and Weas, in which these tribes ceded to
the whites certain lands upon the Wabash,
to all of which Tecumseh entered a bitter
protest, averring as one principal reason that
he did not want the Indians to give up any
lands north and west of the Ohio River.

Tecumseh, in August, 1810. visited the
General at Vineennes and held a council
relating to the grievances of the Indians.
Becoming unduly angry at this conference



he was dismissed from the village, aad
soon after departed to incite the Southern
Indian tribes to the conflict.

Gen. Harrison determined to move upon
the chief's headquarters at Tippecanoe, and
for tliis purpose went about sixtv-five miles
up the Wabasii, where he built Fort Harri-
son. From tliis place he went to the
prophet's town, wliere he informed the
Indians he had no hostile intentions,
provided they were true to the existing
treaties. He encamped near the village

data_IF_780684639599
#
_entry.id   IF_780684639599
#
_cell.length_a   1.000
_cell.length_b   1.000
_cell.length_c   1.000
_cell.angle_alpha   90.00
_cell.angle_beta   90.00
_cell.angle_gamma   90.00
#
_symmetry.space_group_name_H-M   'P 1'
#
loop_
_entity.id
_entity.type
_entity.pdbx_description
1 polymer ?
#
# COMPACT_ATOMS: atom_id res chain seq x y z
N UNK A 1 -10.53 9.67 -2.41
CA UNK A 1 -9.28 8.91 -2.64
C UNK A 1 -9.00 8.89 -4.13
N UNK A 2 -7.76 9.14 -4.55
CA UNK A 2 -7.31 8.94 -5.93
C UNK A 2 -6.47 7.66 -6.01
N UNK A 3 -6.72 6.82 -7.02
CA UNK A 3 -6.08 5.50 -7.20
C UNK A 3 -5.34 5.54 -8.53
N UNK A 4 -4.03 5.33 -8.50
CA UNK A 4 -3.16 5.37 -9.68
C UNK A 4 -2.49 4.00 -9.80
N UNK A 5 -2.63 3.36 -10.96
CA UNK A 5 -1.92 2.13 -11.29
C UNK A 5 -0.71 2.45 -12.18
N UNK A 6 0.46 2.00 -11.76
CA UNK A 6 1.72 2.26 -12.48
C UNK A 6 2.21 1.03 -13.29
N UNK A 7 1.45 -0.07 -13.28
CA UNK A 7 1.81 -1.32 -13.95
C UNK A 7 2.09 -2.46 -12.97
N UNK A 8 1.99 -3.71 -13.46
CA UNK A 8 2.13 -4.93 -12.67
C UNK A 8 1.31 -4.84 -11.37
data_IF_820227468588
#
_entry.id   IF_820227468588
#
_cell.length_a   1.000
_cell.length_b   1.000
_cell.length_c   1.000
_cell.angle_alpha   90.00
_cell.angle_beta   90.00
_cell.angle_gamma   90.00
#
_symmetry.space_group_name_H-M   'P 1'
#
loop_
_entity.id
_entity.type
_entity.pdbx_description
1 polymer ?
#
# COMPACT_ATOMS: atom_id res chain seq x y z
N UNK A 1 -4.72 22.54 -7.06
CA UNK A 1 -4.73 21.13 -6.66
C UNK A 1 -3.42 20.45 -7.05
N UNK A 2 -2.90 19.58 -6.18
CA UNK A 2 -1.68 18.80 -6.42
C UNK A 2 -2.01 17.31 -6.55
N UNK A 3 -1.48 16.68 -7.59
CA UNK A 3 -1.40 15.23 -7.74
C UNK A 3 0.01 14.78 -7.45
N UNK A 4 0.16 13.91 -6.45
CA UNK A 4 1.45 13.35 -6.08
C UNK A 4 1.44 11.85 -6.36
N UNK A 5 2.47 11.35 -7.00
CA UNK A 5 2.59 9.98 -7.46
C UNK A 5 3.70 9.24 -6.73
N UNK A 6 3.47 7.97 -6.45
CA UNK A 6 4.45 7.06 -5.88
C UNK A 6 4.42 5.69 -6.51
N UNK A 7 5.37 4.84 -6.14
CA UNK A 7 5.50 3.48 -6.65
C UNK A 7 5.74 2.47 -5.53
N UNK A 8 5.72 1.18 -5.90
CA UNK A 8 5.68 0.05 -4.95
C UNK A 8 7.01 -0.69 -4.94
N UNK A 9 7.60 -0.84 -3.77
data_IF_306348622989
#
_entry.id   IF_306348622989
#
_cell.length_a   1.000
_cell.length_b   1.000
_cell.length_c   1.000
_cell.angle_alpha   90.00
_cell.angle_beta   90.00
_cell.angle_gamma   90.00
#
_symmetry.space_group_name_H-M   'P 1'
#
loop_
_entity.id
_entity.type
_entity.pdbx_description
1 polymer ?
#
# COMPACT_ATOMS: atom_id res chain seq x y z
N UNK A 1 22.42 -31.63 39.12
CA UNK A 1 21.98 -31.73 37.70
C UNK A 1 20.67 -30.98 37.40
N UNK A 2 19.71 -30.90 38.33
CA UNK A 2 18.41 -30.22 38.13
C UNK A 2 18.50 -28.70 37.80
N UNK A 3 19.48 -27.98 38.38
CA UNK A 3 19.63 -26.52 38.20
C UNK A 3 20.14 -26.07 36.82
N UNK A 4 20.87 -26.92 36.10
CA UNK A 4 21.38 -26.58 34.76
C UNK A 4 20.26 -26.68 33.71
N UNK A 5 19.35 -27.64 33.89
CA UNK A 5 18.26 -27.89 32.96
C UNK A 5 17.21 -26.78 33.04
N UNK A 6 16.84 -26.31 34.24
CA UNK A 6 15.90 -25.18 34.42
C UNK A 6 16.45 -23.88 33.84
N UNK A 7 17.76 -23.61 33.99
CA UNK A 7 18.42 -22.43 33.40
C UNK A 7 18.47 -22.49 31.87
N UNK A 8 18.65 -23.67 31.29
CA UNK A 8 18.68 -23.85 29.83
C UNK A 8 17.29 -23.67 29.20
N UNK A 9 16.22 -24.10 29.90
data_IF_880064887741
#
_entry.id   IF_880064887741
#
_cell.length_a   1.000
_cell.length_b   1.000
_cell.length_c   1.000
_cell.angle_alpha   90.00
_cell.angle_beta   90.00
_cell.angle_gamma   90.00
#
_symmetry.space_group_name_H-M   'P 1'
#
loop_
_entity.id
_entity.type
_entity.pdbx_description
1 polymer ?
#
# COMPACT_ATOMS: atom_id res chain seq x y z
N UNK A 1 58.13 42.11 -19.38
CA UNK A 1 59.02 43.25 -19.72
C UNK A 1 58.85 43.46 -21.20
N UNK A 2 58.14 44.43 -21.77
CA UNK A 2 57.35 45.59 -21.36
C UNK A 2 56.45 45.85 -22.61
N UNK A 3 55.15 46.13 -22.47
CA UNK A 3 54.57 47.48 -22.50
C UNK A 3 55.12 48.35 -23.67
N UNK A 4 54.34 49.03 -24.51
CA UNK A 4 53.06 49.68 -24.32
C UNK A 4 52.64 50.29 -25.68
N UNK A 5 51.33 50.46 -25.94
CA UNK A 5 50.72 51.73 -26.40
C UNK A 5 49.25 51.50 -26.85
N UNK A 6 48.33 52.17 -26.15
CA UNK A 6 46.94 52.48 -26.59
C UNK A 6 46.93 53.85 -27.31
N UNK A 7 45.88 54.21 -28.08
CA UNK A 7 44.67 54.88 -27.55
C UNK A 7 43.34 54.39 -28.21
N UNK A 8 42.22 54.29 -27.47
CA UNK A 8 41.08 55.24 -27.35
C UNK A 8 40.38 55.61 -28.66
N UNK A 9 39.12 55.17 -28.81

early in October, and on the morning of
November 7th, he was attacked by a large
force of the Indians, and the famous battle
of Tippecanoe occurred. The Indians were
routed and their town broken up. Tecum-
seh returning not long after, was erreatly
exasperated at his brother, the prophet,
even threatening to kill him for rashly
precipitating the war, and foiling his
(Tecumseh's) plans.

Tecumseh sent word to General Harri-
son that he was now returned from the
South, and was ready to visit the President,
as had at one time previously been proposed.
Gen. Harrison informed him he could not
go as a chief, which method Tecumseh
desired, and the visit was never made.

In June of the following year, he visited